Each of the rods is preferably circular in transverse section and is made of a slightly compressible material. Each of the throughbores has a common uniform cylindrical internal diameter slightly less than a common external diameter of the rods so that each of the rods is held in its associated throughbore by a press fit.
In an alternative embodiment, each of the throughbores has a frusto-conical configuration where a large end thereof has a diameter greater than a common external diameter of the rods and where a small end thereof has a diameter that is slightly less than a common external diameter of the rods. Each of the rods is therefore held in its associated throughbore by a press fit.
In another alternative embodiment, an adhesive is used to secure the rods into their respective functional positions of adjustment and there is thus no reliance upon a press fit.
A first attachment means secures the post to a halyard so that raising the halyard raises the post to its operable position.
The first attachment means is, preferably, a loop member having a first end that loosely extends through a throughbore formed in the post at a preselected location between its first and second ends and having a second end secured to the halyard for conjoint movement therewith. The loop member may be attached by other means not requiring the formation of a throughbore in the post. For example, the loop member could be formed integrally with the post in a molding process and suitable hinge means, or no hinge means, could be provided.
A second attachment means secures the second end of the post to a downhaul line.
More particularly, the second attachment means is a loop member having a first end that loosely extends through a throughbore formed in the post adjacent the second end thereof and having a second end secured to the downhaul line. As with the first attachment means, the throughbore could be obviated and another suitable attachment means could be employed.
Since the rods make the novel apparatus top-heavy, it naturally assumes an inverted position when the first attachment means is secured to a halyard and the second attachment means is secured to a downhaul line. Accordingly, the apparatus is in an inverted position when raised by the halyard. After the inverted apparatus has been worked past standing rigging, spreaders or other obstacles which are mounted on the masthead or which are otherwise in the vicinity of the masthead, pulling on the downhaul line rights the apparatus from its inverted position, deploying it into its operable configuration. The flexibility and resiliency of the rods enables them to pass through constricted spaces around such obstacles and to re-deploy upon clearing the top of the masthead and nearby wind-measuring devices and the like.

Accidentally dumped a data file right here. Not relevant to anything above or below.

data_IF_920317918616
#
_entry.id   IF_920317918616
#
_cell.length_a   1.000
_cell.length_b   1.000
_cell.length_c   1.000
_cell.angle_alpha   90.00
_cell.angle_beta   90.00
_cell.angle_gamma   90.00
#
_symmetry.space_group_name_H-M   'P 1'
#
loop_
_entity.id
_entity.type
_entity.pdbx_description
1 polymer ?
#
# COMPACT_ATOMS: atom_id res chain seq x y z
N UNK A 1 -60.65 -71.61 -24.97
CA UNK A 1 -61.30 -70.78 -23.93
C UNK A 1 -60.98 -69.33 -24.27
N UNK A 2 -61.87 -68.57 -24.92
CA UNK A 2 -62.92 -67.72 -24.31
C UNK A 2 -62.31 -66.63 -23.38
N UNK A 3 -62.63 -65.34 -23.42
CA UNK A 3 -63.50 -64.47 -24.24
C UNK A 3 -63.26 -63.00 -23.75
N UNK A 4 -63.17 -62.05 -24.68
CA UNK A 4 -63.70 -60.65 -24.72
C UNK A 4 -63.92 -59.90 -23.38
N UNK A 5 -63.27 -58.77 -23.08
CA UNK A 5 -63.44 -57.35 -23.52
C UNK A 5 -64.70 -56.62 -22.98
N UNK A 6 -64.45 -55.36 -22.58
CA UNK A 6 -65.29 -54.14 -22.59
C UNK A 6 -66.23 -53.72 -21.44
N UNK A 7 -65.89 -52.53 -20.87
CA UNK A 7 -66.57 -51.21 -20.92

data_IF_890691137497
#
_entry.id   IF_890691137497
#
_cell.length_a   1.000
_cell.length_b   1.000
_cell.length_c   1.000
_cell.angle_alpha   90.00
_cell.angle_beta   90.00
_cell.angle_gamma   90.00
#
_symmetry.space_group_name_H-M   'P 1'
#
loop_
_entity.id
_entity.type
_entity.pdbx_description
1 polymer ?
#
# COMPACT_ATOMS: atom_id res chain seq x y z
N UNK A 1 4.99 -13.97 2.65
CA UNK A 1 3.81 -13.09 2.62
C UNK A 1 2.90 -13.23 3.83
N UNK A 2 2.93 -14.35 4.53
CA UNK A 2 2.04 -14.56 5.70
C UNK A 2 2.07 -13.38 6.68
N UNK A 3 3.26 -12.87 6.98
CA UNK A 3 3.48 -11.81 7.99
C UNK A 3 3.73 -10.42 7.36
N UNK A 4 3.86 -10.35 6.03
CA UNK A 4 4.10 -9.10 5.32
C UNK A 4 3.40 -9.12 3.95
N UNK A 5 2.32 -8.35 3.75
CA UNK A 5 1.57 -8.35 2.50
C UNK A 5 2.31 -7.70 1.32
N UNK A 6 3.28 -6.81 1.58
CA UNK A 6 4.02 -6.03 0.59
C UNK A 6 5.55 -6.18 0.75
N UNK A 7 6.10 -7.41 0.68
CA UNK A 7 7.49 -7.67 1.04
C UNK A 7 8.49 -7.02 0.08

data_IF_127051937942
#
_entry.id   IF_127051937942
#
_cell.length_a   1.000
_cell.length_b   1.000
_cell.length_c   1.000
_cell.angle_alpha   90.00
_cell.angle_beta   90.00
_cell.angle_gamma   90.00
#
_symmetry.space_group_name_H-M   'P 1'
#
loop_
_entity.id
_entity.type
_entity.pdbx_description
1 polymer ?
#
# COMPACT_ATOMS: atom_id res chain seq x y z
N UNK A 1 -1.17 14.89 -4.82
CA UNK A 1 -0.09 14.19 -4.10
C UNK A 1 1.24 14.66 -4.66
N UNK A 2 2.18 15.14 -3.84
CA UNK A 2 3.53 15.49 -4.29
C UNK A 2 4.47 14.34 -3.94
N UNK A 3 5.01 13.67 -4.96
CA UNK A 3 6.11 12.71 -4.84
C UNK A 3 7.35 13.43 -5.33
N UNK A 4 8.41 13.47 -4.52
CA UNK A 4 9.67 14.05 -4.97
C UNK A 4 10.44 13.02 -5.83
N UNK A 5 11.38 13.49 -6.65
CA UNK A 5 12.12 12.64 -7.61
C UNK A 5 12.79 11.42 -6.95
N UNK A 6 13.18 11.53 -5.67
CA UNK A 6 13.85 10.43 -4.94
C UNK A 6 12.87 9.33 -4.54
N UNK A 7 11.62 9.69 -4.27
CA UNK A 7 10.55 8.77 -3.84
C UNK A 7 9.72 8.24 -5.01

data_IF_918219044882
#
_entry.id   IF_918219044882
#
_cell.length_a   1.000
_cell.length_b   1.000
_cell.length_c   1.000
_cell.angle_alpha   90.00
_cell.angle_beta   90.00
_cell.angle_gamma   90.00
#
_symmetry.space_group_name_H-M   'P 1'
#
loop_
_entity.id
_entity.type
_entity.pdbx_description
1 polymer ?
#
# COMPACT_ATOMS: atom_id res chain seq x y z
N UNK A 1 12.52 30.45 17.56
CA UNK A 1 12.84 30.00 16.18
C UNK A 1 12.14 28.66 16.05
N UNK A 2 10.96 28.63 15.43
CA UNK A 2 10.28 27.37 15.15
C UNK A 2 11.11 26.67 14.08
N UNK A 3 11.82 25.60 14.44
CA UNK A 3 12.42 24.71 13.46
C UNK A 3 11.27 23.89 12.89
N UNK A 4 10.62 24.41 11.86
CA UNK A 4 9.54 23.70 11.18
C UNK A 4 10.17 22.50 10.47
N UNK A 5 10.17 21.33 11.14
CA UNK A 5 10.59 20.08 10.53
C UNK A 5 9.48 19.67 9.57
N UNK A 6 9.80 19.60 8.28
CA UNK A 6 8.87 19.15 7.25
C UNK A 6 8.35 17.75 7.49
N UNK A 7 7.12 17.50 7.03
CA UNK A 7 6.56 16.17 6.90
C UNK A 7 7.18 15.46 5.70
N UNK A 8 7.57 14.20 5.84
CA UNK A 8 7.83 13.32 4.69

It is a primary object of this invention to provide an apparatus for preventing birds of all types from alighting on the top of boat mastheads and nearby wind-measuring devices or the like.
A closely related object is to provide such an apparatus that continues to prevent bird landings even after birds have become familiar with it.
Another object is to provide a durable, maintenancefree device that is elegant in structure, economical to manufacture, easy to assemble, and affordable by boat owners.
These and other important objects, features, and advantages of the invention will become apparent as this description proceeds.
The invention accordingly comprises the features of construction, combination of elements and arrangement of parts that will be exemplified in the construction hereinafter set forth, and the scope of the invention will be indicated in the claims.
For a fuller understanding of the nature and objects of the invention, reference should be made to the following detailed description, taken in connection with the accompanying drawings, in which:
FIG. 1 is a perspective view of the novel device when fully deployed in its operable configuration;
FIG. 2 is a top plan view of a first embodiment of the novel post where a first type of throughbore is formed therein;